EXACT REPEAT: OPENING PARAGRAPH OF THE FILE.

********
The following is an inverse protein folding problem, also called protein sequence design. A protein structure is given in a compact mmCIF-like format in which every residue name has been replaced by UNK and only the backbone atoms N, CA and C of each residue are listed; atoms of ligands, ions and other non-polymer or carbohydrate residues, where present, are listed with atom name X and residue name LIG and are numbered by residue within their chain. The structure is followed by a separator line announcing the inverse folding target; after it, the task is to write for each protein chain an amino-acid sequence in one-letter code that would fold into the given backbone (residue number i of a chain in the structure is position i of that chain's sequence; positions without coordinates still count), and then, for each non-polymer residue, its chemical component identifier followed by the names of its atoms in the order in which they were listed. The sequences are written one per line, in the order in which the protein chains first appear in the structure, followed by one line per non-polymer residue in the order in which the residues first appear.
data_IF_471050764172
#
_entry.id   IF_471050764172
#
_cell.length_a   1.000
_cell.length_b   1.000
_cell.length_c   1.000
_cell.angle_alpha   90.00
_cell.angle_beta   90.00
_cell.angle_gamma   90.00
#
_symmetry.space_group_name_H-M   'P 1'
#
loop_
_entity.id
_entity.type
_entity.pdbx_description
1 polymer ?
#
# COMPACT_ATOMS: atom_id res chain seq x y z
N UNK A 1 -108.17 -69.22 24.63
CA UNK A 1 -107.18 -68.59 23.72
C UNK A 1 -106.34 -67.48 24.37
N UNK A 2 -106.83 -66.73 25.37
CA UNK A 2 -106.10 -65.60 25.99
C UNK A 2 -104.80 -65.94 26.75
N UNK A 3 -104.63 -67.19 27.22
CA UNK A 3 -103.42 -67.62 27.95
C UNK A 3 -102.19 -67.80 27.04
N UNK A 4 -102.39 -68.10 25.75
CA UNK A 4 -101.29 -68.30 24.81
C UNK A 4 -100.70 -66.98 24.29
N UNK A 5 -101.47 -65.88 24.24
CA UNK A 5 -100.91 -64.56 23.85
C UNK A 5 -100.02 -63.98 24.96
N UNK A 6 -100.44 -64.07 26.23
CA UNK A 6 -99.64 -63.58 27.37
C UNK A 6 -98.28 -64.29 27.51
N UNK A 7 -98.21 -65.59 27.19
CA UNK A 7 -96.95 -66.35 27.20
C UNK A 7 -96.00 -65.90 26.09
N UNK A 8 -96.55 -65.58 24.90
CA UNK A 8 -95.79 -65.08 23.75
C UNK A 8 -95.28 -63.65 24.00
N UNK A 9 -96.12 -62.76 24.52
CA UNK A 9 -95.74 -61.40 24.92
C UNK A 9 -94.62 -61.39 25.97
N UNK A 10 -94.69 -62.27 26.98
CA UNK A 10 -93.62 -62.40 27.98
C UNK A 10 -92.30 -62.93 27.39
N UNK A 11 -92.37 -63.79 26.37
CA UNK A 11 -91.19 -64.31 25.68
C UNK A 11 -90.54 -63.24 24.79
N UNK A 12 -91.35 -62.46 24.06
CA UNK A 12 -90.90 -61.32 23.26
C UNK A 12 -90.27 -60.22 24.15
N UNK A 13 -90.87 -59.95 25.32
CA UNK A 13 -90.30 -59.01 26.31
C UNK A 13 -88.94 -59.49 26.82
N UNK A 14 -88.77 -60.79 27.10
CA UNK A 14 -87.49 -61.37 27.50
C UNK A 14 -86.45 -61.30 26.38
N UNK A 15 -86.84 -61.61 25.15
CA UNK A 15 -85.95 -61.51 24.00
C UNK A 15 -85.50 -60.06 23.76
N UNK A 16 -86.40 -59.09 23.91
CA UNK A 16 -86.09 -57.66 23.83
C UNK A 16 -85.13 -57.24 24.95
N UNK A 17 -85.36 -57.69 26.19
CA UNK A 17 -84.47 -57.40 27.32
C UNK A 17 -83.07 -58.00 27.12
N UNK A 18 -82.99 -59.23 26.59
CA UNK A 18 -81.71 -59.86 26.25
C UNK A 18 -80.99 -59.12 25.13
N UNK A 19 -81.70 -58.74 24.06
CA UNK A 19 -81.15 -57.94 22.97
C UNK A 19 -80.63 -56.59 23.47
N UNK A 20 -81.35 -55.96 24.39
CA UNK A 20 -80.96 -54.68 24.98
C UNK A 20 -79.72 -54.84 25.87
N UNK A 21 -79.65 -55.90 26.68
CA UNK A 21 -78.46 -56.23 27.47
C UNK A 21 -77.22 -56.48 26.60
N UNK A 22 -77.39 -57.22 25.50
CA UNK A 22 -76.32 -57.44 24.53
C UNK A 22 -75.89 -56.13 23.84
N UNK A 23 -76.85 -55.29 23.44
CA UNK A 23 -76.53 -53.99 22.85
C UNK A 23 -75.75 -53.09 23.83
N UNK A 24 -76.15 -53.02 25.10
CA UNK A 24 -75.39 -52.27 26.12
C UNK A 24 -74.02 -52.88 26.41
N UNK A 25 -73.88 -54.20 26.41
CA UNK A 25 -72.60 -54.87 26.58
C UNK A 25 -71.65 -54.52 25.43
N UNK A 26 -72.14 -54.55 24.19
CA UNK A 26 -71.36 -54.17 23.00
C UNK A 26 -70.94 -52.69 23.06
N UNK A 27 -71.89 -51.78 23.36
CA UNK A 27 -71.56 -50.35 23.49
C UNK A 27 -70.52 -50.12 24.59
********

The following is an inverse protein folding problem, also called protein sequence design. A protein structure is given in a compact mmCIF-like format in which every residue name has been replaced by UNK and only the backbone atoms N, CA and C of each residue are listed; atoms of ligands, ions and other non-polymer or carbohydrate residues, where present, are listed with atom name X and residue name LIG and are numbered by residue within their chain. The structure is followed by a separator line announcing the inverse folding target; after it, the task is to write for each protein chain an amino-acid sequence in one-letter code that would fold into the given backbone (residue number i of a chain in the structure is position i of that chain's sequence; positions without coordinates still count), and then, for each non-polymer residue, its chemical component identifier followed by the names of its atoms in the order in which they were listed. The sequences are written one per line, in the order in which the protein chains first appear in the structure, followed by one line per non-polymer residue in the order in which the residues first appear.